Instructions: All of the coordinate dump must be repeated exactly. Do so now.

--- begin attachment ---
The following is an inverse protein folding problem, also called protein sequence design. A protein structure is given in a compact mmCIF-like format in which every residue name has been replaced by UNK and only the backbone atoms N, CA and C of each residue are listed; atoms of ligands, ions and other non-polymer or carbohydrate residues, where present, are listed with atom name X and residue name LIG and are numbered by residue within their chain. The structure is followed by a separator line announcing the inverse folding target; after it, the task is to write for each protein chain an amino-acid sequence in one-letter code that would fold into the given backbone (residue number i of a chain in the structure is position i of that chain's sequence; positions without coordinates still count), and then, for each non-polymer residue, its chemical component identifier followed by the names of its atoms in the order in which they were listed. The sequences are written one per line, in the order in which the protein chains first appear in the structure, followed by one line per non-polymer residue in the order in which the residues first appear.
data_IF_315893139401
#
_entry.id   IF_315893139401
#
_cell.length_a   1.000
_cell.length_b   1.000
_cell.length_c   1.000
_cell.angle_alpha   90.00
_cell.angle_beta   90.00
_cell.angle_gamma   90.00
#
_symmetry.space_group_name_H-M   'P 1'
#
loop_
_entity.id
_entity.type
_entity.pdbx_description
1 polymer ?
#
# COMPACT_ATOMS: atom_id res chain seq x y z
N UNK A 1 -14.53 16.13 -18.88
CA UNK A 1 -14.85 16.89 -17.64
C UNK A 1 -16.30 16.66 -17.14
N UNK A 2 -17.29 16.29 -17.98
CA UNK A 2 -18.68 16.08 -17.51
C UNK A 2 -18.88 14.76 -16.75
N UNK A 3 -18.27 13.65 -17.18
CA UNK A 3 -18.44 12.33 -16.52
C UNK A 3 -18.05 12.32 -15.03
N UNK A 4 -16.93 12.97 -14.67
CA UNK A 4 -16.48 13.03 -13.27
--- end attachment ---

The following is an inverse protein folding problem, also called protein sequence design. A protein structure is given in a compact mmCIF-like format in which every residue name has been replaced by UNK and only the backbone atoms N, CA and C of each residue are listed; atoms of ligands, ions and other non-polymer or carbohydrate residues, where present, are listed with atom name X and residue name LIG and are numbered by residue within their chain. The structure is followed by a separator line announcing the inverse folding target; after it, the task is to write for each protein chain an amino-acid sequence in one-letter code that would fold into the given backbone (residue number i of a chain in the structure is position i of that chain's sequence; positions without coordinates still count), and then, for each non-polymer residue, its chemical component identifier followed by the names of its atoms in the order in which they were listed. The sequences are written one per line, in the order in which the protein chains first appear in the structure, followed by one line per non-polymer residue in the order in which the residues first appear.
data_IF_315893139401
#
_entry.id   IF_315893139401
#
_cell.length_a   1.000
_cell.length_b   1.000
_cell.length_c   1.000
_cell.angle_alpha   90.00
_cell.angle_beta   90.00
_cell.angle_gamma   90.00
#
_symmetry.space_group_name_H-M   'P 1'
#
loop_
_entity.id
_entity.type
_entity.pdbx_description
1 polymer ?
#
# COMPACT_ATOMS: atom_id res chain seq x y z
N UNK A 1 -14.53 16.13 -18.88
CA UNK A 1 -14.85 16.89 -17.64
C UNK A 1 -16.30 16.66 -17.14
N UNK A 2 -17.29 16.29 -17.98
CA UNK A 2 -18.68 16.08 -17.51
C UNK A 2 -18.88 14.76 -16.75
N UNK A 3 -18.27 13.65 -17.18
CA UNK A 3 -18.44 12.33 -16.52
C UNK A 3 -18.05 12.32 -15.03
N UNK A 4 -16.93 12.97 -14.67
CA UNK A 4 -16.48 13.03 -13.27